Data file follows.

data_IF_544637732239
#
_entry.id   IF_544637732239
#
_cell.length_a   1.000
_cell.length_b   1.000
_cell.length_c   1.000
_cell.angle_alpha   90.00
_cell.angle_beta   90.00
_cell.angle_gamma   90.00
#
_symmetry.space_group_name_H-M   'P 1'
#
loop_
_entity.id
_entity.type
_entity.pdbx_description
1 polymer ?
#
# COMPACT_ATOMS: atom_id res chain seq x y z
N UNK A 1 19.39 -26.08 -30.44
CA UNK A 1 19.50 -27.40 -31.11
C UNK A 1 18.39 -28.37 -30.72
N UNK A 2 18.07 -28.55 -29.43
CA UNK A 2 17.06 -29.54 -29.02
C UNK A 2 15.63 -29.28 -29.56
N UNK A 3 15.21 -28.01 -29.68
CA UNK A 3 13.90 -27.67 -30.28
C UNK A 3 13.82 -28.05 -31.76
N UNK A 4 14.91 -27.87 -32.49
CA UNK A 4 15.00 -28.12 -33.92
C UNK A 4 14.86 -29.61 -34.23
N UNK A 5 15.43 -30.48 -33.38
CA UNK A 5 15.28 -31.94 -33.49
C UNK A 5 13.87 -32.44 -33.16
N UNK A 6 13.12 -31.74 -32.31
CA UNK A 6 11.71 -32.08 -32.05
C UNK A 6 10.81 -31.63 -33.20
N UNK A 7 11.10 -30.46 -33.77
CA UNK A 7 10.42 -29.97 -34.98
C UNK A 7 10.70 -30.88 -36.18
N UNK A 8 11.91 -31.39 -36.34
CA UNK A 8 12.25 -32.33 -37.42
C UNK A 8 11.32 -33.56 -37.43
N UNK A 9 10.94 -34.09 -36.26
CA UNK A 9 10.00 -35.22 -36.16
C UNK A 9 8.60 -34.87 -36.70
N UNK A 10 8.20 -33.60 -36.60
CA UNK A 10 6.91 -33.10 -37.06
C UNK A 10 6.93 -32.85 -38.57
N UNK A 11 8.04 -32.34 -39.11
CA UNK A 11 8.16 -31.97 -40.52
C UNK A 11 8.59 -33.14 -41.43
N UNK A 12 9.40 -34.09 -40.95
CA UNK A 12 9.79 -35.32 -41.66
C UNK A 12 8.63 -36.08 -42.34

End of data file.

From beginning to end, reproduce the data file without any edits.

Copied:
data_IF_544637732239
#
_entry.id   IF_544637732239
#
_cell.length_a   1.000
_cell.length_b   1.000
_cell.length_c   1.000
_cell.angle_alpha   90.00
_cell.angle_beta   90.00
_cell.angle_gamma   90.00
#
_symmetry.space_group_name_H-M   'P 1'
#
loop_
_entity.id
_entity.type
_entity.pdbx_description
1 polymer ?
#
# COMPACT_ATOMS: atom_id res chain seq x y z
N UNK A 1 19.39 -26.08 -30.44
CA UNK A 1 19.50 -27.40 -31.11
C UNK A 1 18.39 -28.37 -30.72
N UNK A 2 18.07 -28.55 -29.43
CA UNK A 2 17.06 -29.54 -29.02
C UNK A 2 15.63 -29.28 -29.56
N UNK A 3 15.21 -28.01 -29.68
CA UNK A 3 13.90 -27.67 -30.28
C UNK A 3 13.82 -28.05 -31.76
N UNK A 4 14.91 -27.87 -32.49
CA UNK A 4 15.00 -28.12 -33.92
C UNK A 4 14.86 -29.61 -34.23
N UNK A 5 15.43 -30.48 -33.38
CA UNK A 5 15.28 -31.94 -33.49
C UNK A 5 13.87 -32.44 -33.16
N UNK A 6 13.12 -31.74 -32.31
CA UNK A 6 11.71 -32.08 -32.05
C UNK A 6 10.81 -31.63 -33.20
N UNK A 7 11.10 -30.46 -33.77
CA UNK A 7 10.42 -29.97 -34.98
C UNK A 7 10.70 -30.88 -36.18
N UNK A 8 11.91 -31.39 -36.34
CA UNK A 8 12.25 -32.33 -37.42
C UNK A 8 11.32 -33.56 -37.43
N UNK A 9 10.94 -34.09 -36.26
CA UNK A 9 10.00 -35.22 -36.16
C UNK A 9 8.60 -34.87 -36.70
N UNK A 10 8.20 -33.60 -36.60
CA UNK A 10 6.91 -33.10 -37.06
C UNK A 10 6.93 -32.85 -38.57
N UNK A 11 8.04 -32.34 -39.11
CA UNK A 11 8.16 -31.97 -40.52
C UNK A 11 8.59 -33.14 -41.43
N UNK A 12 9.40 -34.09 -40.95
CA UNK A 12 9.79 -35.32 -41.66
C UNK A 12 8.63 -36.08 -42.34